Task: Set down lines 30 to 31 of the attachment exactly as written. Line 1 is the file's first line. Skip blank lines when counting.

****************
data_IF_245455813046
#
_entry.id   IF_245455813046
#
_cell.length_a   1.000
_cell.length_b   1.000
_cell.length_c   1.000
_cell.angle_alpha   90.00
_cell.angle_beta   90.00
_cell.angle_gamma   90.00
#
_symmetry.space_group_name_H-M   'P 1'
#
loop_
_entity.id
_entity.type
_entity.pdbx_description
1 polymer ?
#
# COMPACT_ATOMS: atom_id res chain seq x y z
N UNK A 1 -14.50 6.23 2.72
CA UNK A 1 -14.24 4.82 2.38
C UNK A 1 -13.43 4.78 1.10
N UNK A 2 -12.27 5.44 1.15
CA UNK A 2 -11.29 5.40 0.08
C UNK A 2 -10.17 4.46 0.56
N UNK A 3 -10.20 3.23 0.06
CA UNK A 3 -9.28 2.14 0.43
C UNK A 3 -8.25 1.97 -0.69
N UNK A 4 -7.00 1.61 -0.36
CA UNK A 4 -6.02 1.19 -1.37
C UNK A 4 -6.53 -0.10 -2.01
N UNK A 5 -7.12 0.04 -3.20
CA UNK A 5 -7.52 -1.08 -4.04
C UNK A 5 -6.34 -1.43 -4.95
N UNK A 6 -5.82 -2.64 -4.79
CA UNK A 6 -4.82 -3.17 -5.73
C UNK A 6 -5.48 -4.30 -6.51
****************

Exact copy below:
N UNK A 4 -7.00 1.61 -0.36
CA UNK A 4 -6.02 1.19 -1.37